Monday, October 01, 2007
In the Mind of Haggis
How can we find a balance between how well a film works on the level of sheer audience involvement and entertainment and how much that same film may be hamstrung by a heavy-handed or incoherent message? I ask the question because I think about 96% of In the Valley of Elah is very good; and in tone, execution, and importance it's a much better film than Paul Haggis's clumsy Crash.
But then there's that other 4%. Haggis attacks the war in Iraq in such a curious and really mean-spirited way that I'm surprised the film hasn't generated even more chatter than I've seen thus far. There's no discussion of the neocon push for war or the false intelligence claims; the voice of President Bush is in the air, but everyone at the New Mexico army base where most of Elah takes place is involved with more human issues such as the availability of fried chicken and the avoidance of potentially homicidal rages. You see, soldiers in the army of Paul Haggis view the world through angry-colored glasses. If you weren't an inarticulate sociopath before you joined the Army, then a tour in Iraq will make you one.
It's not giving anything away to reveal that soldier Mike Deerfield (Jonathan Tucker) disappears from his Army base shortly after returning from Iraq with his unit. Not too long after Mike's father Hank (Tommy Lee Jones) shows up to look for his son Mike's remains are found in a field outside of town. The questions are what happened and why? One of the few pieces of evidence Hank finds is Mike's camera phone, which contains videos from Iraq that are "corrupted" and must be restored. One or two are innocuous; Mike is seen playing football with Iraqi children. But another video appears to show Mike torturing a prisoner. How does this behavior square with the son Hank thinks he knows?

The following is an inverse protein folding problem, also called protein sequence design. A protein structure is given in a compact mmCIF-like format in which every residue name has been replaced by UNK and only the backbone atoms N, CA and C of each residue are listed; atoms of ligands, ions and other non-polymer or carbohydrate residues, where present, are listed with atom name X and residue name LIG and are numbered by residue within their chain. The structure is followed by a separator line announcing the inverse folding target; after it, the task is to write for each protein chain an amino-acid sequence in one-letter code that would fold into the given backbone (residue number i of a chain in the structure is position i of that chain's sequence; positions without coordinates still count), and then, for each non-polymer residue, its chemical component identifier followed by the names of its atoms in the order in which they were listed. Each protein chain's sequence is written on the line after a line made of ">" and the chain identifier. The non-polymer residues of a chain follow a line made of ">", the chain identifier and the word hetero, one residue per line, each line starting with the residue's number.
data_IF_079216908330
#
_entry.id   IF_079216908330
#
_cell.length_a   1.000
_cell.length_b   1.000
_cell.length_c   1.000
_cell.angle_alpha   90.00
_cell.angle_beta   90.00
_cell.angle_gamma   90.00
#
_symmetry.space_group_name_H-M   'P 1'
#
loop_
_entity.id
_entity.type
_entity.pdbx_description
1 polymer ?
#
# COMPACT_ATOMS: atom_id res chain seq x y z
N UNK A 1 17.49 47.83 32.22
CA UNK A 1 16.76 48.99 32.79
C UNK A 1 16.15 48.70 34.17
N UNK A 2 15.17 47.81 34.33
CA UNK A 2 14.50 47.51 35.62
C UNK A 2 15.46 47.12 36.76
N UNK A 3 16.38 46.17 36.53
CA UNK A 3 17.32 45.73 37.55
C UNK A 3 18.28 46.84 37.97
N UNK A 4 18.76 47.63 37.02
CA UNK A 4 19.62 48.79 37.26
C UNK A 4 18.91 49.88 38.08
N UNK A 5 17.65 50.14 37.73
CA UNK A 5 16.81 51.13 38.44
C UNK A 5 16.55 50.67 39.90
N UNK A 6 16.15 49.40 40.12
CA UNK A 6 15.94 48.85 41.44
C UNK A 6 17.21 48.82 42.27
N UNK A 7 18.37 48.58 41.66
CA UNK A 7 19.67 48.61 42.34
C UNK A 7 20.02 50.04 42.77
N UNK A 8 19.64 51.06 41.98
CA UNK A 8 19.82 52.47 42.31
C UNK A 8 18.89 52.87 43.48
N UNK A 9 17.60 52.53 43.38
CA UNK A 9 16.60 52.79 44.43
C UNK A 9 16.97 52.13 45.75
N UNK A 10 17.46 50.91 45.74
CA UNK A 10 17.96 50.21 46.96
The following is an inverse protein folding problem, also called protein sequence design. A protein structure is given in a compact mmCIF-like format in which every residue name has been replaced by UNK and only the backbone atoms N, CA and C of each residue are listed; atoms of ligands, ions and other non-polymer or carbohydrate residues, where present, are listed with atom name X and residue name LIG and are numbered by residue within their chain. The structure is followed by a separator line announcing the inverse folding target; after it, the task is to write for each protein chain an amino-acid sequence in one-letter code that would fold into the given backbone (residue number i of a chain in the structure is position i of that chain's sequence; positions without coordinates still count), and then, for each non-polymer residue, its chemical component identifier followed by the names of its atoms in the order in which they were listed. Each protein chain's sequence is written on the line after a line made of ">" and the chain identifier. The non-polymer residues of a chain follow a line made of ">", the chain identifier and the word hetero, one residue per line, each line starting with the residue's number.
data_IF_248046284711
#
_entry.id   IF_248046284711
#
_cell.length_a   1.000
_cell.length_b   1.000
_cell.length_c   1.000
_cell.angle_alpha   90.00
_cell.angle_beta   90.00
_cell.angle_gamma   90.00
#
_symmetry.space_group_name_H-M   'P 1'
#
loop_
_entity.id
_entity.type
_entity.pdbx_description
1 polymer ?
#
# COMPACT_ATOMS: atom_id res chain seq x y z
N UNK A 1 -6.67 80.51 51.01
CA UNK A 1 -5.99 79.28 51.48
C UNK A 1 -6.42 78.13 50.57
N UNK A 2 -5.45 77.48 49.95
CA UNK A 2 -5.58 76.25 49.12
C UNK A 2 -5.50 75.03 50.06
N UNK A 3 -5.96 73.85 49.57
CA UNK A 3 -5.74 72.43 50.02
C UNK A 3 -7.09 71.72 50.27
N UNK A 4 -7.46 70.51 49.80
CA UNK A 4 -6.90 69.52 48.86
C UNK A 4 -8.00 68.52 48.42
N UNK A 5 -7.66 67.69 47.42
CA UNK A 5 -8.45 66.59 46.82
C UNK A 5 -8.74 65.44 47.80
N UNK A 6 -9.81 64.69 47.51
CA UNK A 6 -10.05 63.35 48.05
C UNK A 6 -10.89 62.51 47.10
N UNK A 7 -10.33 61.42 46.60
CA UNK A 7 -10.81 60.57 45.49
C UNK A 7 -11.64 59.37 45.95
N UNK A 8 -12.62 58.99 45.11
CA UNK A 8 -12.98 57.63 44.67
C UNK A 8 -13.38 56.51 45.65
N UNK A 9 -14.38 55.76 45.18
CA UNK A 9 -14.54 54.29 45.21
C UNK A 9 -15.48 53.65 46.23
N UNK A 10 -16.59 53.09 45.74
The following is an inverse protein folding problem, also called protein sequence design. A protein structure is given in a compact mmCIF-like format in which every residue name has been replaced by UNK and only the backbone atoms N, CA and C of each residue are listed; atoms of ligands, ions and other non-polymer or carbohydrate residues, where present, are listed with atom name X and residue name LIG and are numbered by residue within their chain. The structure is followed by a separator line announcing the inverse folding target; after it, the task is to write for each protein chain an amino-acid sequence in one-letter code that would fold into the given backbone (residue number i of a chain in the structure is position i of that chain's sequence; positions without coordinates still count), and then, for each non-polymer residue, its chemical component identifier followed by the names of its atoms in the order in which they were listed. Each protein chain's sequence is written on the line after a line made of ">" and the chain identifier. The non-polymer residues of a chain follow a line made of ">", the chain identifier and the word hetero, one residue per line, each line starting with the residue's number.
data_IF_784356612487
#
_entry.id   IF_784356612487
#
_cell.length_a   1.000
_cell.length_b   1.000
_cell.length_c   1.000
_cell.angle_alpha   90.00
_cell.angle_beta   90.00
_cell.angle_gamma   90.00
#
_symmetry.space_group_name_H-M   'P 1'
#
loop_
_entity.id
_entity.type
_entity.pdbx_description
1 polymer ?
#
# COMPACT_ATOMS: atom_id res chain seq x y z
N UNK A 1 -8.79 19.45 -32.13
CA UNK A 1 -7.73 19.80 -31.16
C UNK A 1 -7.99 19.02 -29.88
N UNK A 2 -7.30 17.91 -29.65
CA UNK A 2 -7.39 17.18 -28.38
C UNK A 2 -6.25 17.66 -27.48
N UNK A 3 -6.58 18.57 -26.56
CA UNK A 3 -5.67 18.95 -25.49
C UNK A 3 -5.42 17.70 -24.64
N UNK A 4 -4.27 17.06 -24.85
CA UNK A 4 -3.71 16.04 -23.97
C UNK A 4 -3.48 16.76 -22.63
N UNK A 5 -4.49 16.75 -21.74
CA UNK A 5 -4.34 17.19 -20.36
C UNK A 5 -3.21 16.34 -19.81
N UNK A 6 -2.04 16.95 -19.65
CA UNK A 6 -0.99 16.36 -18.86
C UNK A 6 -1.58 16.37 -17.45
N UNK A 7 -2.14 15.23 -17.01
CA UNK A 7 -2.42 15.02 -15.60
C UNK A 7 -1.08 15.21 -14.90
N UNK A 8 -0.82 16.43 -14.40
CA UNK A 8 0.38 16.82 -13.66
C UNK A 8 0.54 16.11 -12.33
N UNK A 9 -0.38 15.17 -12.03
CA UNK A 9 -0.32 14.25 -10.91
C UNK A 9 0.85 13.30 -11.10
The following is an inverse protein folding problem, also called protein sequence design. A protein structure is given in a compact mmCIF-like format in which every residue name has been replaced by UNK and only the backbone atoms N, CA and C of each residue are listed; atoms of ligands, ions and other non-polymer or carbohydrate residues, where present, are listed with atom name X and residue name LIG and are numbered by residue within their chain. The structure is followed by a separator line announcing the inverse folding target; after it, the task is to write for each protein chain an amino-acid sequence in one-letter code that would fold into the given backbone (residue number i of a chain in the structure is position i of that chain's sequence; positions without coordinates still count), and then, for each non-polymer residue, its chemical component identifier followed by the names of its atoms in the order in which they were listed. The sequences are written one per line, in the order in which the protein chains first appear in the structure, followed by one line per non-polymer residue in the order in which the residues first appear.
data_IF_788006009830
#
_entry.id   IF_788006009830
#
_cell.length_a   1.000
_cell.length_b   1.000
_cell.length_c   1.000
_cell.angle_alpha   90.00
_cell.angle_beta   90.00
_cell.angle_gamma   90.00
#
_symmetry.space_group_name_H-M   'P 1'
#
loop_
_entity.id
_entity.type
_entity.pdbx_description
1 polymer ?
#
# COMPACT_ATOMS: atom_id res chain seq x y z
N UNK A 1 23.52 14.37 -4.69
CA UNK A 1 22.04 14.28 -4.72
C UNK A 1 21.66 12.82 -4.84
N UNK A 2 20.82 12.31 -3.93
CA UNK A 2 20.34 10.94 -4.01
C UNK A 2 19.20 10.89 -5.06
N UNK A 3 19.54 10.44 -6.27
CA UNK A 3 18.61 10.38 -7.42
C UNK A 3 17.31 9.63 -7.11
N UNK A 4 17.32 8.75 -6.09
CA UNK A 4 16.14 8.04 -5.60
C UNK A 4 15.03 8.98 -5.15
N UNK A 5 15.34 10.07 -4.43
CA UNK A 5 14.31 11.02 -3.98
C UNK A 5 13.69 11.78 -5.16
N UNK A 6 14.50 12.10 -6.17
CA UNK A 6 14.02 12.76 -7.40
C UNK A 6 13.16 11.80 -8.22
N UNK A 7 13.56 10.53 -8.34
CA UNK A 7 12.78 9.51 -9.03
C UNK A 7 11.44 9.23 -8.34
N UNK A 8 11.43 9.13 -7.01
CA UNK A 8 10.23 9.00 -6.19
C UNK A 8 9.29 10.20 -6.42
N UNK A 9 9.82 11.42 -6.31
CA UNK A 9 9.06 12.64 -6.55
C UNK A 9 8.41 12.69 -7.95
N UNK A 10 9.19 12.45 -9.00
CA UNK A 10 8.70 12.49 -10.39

The videos are where Elah begins to go wrong. On the level of pure plot, they have absolutely nothing to do with Mike's death. This possibility is raised and abandoned in a subplot involving one of Mike's fellow soldiers being a drug dealer with a criminal record. But the behavior the videos capture is implicitly the key to Mike's fate. It seems American soldiers in Iraq are committing atrocities all the time, whether deliberately or by accident. When soldiers return home they are driven to fury thanks to combat stress and the boredom of life on base. As I said in writing about this movie elsewhere; what happens to Mike is horrifyingly banal, but still banal. The end of the movie is a bust because it relies on a series of generalizations about American soldiers that aren't supported by facts.
There aren't any Michael Moore-style montages of Bush hitting golf balls or Rumsfeld speaking gibberish in Elah. One could extrapolate that our leaders are ultimately responsible for what has happened to Mike Deerfield, but Haggis doesn't. He is focused on what's between the ears of our soldiers, and there isn't much there.